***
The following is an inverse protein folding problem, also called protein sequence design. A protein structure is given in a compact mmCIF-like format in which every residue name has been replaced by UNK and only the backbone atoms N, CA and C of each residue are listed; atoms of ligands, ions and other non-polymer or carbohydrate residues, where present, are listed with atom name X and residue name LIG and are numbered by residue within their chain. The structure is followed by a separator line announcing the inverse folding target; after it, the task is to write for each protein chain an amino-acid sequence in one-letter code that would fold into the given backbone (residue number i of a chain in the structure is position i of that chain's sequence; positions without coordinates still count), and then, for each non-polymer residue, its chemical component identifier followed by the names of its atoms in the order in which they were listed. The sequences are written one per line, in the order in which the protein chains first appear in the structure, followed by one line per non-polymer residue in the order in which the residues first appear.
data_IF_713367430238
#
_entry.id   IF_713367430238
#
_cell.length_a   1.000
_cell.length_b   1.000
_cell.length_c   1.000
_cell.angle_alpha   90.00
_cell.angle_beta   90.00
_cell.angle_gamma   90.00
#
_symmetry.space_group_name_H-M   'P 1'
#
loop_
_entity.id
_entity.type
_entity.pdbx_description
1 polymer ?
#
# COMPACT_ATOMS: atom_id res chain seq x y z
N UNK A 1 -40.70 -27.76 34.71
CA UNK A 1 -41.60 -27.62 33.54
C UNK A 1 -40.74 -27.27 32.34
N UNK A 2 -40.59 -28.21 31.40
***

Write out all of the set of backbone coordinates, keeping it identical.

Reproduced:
The following is an inverse protein folding problem, also called protein sequence design. A protein structure is given in a compact mmCIF-like format in which every residue name has been replaced by UNK and only the backbone atoms N, CA and C of each residue are listed; atoms of ligands, ions and other non-polymer or carbohydrate residues, where present, are listed with atom name X and residue name LIG and are numbered by residue within their chain. The structure is followed by a separator line announcing the inverse folding target; after it, the task is to write for each protein chain an amino-acid sequence in one-letter code that would fold into the given backbone (residue number i of a chain in the structure is position i of that chain's sequence; positions without coordinates still count), and then, for each non-polymer residue, its chemical component identifier followed by the names of its atoms in the order in which they were listed. The sequences are written one per line, in the order in which the protein chains first appear in the structure, followed by one line per non-polymer residue in the order in which the residues first appear.
data_IF_713367430238
#
_entry.id   IF_713367430238
#
_cell.length_a   1.000
_cell.length_b   1.000
_cell.length_c   1.000
_cell.angle_alpha   90.00
_cell.angle_beta   90.00
_cell.angle_gamma   90.00
#
_symmetry.space_group_name_H-M   'P 1'
#
loop_
_entity.id
_entity.type
_entity.pdbx_description
1 polymer ?
#
# COMPACT_ATOMS: atom_id res chain seq x y z
N UNK A 1 -40.70 -27.76 34.71
CA UNK A 1 -41.60 -27.62 33.54
C UNK A 1 -40.74 -27.27 32.34
N UNK A 2 -40.59 -28.21 31.40